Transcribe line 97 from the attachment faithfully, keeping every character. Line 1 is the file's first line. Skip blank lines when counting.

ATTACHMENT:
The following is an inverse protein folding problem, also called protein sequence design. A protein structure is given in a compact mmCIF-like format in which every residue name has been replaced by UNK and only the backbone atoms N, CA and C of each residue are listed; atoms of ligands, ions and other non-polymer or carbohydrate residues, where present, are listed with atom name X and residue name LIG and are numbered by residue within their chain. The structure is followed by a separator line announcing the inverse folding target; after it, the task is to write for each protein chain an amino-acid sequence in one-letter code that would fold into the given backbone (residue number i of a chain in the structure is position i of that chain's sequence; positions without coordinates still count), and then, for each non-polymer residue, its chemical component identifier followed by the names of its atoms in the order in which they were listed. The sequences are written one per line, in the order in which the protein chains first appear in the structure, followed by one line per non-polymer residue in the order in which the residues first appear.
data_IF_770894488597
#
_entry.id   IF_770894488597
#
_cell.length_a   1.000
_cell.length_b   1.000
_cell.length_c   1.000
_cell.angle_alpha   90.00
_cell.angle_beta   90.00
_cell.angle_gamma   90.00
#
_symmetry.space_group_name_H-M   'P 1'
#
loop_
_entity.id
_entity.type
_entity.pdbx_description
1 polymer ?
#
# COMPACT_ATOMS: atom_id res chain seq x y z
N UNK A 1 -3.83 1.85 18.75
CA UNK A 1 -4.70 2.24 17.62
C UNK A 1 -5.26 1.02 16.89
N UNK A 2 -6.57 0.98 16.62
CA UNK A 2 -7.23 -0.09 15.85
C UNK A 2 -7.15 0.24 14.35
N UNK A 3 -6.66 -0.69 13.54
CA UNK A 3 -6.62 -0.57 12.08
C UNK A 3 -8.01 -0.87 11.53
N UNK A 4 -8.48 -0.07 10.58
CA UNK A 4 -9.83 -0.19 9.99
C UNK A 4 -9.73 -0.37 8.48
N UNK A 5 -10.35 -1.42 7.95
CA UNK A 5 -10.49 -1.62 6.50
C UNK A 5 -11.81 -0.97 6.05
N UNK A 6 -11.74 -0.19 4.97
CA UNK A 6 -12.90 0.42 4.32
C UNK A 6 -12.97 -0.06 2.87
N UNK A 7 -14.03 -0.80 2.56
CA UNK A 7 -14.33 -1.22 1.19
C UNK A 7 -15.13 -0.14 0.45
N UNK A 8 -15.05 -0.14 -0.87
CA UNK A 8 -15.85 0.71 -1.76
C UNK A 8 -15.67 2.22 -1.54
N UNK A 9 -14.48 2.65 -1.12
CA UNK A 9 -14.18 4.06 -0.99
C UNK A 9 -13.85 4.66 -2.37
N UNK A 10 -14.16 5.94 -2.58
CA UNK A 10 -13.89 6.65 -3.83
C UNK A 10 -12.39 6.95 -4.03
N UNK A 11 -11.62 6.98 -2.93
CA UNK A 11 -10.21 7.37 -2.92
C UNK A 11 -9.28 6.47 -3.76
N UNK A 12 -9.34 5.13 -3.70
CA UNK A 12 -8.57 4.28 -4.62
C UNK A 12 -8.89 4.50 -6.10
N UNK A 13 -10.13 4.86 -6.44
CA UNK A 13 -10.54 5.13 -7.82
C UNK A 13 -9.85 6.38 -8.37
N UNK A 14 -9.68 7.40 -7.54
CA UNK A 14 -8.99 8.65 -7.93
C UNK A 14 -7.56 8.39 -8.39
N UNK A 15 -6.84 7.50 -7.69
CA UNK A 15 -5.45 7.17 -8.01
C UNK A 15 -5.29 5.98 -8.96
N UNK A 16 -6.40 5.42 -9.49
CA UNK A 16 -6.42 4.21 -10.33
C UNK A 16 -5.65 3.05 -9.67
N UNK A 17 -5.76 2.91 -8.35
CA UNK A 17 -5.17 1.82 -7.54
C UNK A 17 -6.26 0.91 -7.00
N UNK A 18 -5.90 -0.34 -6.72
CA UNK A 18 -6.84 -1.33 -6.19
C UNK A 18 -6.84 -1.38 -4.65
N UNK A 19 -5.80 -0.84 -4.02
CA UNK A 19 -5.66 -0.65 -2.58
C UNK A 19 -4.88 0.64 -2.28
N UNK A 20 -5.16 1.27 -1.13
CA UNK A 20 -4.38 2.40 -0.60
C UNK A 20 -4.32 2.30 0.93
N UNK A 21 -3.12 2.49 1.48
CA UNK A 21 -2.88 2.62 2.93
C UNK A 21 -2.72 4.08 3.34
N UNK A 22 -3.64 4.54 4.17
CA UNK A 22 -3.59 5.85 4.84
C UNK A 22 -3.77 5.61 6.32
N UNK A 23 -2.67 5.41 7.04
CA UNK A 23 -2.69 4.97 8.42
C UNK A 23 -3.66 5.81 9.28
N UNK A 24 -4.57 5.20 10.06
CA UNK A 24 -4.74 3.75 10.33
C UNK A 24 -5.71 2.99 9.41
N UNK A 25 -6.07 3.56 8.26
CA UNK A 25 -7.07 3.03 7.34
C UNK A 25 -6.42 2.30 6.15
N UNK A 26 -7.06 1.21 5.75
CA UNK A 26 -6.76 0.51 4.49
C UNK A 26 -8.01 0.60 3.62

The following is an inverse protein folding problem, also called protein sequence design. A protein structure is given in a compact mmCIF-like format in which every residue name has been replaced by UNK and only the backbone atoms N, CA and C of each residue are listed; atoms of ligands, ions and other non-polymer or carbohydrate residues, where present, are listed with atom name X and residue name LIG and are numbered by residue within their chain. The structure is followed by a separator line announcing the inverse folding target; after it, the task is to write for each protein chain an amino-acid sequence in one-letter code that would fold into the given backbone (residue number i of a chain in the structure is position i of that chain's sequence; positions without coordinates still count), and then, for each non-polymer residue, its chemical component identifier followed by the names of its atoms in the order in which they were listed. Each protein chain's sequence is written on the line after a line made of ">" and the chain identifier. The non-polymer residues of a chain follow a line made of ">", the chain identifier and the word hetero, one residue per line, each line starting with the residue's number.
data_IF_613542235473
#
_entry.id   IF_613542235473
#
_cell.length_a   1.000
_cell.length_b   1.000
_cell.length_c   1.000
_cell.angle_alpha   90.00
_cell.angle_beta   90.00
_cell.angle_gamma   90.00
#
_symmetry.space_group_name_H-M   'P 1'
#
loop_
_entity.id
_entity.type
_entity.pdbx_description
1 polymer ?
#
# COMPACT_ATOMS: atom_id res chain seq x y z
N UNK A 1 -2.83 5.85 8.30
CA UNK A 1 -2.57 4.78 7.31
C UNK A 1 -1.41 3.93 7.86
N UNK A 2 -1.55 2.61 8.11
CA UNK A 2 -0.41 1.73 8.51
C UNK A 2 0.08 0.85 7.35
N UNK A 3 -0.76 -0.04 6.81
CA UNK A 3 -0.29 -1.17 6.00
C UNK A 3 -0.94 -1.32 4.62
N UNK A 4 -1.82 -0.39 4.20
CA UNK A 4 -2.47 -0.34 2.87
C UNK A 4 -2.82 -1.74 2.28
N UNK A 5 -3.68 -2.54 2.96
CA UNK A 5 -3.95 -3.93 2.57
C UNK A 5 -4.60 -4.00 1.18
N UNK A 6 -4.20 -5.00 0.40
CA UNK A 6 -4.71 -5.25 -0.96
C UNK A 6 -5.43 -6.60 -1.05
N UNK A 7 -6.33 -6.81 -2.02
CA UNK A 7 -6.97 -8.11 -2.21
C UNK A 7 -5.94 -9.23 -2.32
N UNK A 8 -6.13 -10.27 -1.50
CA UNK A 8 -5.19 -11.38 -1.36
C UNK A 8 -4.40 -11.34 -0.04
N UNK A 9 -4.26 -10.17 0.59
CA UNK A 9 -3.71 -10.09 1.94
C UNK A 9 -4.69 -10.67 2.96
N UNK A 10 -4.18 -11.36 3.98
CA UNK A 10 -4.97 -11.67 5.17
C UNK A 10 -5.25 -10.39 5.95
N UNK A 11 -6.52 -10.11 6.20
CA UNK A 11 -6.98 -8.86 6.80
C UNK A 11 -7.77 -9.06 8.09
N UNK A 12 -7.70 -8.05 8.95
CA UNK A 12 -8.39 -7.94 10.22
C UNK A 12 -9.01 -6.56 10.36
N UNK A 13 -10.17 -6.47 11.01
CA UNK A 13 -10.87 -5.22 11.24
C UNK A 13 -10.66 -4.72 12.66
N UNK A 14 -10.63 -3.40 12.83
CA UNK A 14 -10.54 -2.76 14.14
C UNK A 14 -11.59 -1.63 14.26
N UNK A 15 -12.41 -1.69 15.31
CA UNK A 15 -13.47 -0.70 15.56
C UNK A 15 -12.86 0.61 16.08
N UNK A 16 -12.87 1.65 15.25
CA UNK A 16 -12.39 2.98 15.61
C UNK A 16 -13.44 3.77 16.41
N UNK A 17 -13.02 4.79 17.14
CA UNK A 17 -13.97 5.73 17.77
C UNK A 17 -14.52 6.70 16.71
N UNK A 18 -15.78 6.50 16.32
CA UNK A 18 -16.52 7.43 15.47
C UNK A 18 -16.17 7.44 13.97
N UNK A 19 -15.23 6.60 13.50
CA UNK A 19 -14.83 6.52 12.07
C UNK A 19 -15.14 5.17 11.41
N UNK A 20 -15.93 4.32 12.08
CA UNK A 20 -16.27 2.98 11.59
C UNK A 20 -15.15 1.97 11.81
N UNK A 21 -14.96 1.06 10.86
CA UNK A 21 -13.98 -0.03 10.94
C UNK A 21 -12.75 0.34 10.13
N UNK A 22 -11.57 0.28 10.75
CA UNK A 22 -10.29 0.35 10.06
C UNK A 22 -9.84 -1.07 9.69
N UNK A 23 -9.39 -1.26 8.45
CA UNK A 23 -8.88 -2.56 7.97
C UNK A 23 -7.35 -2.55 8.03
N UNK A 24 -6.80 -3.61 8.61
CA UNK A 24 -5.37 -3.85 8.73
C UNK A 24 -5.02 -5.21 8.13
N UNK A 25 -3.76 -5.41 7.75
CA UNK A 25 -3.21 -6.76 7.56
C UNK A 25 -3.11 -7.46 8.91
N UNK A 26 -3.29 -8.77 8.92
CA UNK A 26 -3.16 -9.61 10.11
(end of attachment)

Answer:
N UNK A 26 -7.06 1.21 5.75